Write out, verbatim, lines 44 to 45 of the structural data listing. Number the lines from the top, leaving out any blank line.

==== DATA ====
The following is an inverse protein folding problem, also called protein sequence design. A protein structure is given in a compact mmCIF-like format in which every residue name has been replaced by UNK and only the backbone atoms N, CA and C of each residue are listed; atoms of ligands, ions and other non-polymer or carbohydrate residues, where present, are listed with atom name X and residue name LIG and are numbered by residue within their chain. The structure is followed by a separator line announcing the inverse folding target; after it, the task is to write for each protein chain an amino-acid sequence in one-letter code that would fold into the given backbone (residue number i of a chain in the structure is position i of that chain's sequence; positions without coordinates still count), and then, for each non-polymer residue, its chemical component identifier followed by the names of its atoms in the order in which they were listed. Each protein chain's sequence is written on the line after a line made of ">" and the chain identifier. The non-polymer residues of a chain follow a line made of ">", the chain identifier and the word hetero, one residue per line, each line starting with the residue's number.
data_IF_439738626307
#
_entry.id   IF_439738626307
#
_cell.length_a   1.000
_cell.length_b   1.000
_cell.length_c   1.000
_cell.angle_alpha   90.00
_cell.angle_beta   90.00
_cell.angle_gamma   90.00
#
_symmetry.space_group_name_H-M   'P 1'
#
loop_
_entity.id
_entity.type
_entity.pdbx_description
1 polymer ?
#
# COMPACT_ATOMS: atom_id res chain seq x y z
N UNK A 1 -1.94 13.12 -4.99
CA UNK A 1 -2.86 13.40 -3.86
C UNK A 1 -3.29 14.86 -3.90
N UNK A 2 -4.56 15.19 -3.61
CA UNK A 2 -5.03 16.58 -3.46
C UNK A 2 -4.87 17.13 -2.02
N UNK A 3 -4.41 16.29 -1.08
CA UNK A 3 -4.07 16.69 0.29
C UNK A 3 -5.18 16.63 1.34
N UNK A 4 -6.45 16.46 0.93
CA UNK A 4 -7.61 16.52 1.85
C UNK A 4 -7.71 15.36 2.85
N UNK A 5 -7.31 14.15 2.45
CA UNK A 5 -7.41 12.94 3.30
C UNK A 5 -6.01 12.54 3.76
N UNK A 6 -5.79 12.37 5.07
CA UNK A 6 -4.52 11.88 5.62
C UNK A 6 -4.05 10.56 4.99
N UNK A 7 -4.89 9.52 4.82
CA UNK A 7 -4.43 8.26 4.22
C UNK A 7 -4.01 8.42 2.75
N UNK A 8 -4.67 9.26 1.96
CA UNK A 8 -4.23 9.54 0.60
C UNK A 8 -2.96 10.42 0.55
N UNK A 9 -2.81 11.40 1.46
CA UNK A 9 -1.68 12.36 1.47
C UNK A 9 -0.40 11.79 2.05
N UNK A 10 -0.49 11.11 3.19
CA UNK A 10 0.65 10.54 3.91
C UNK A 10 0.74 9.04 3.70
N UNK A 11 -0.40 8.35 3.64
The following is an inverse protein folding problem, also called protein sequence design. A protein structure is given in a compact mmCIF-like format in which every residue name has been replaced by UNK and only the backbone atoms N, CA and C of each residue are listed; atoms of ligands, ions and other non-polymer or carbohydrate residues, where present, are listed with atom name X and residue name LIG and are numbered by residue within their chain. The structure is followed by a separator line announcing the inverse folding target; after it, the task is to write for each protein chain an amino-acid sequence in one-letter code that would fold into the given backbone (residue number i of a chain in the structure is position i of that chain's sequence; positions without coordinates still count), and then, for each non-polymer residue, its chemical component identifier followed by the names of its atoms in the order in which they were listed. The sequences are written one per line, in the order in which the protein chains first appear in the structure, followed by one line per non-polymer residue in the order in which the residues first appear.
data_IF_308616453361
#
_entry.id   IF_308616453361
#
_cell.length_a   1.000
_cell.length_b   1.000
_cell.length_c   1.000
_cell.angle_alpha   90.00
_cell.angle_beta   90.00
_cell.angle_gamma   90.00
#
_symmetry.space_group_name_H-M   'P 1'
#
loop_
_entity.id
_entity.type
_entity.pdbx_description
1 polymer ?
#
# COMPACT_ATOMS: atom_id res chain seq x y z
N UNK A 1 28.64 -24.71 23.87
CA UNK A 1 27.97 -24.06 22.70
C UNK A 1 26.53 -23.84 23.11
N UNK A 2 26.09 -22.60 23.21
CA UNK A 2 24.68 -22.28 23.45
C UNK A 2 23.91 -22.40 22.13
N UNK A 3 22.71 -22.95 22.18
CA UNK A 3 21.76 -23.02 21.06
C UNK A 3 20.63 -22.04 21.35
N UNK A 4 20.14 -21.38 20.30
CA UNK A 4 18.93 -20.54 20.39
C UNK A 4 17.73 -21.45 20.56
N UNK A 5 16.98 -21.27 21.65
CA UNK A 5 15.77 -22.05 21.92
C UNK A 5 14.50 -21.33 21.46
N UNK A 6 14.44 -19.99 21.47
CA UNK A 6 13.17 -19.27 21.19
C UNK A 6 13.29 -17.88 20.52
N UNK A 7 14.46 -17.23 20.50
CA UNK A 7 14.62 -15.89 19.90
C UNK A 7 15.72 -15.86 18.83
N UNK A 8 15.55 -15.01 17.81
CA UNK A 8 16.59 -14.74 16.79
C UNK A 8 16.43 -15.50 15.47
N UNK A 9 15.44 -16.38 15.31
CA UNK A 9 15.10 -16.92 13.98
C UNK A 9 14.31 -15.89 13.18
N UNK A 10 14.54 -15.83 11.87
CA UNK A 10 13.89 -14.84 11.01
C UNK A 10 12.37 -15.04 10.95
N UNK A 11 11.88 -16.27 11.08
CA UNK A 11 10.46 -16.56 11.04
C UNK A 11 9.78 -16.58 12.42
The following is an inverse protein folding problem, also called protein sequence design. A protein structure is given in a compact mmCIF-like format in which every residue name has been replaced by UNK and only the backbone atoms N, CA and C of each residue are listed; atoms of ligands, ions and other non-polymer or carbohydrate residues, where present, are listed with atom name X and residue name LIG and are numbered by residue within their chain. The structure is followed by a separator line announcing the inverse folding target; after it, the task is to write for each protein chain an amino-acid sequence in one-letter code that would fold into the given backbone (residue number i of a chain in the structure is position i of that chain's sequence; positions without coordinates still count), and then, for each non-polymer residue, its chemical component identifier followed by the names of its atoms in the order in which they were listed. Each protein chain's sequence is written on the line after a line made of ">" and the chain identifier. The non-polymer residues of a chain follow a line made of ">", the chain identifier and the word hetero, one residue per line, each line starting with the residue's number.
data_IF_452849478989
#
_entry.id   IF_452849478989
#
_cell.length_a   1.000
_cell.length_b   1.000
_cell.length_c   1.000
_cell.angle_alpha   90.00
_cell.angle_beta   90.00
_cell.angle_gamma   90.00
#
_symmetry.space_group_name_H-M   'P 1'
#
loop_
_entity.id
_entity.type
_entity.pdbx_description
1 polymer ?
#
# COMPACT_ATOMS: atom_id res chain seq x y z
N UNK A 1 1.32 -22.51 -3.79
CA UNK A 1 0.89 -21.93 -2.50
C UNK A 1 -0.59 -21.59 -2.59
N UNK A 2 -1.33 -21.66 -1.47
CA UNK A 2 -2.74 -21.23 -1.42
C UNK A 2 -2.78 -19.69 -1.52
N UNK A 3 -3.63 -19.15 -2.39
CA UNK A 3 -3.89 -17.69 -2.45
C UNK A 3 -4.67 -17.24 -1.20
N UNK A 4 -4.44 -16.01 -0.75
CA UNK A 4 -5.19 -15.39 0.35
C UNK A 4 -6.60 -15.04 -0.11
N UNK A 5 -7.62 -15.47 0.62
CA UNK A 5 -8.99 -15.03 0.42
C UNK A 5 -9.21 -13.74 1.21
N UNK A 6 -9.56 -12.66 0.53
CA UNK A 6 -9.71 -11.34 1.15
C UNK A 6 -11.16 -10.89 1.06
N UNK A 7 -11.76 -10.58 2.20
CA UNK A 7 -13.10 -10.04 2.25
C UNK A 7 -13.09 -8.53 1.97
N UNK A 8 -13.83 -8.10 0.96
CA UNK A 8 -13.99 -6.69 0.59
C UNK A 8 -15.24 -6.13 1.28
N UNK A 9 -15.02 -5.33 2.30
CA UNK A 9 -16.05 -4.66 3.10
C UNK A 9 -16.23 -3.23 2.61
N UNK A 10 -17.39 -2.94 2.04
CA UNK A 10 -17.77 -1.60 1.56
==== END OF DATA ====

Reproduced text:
CA UNK A 8 -4.23 9.54 0.60
C UNK A 8 -2.96 10.42 0.55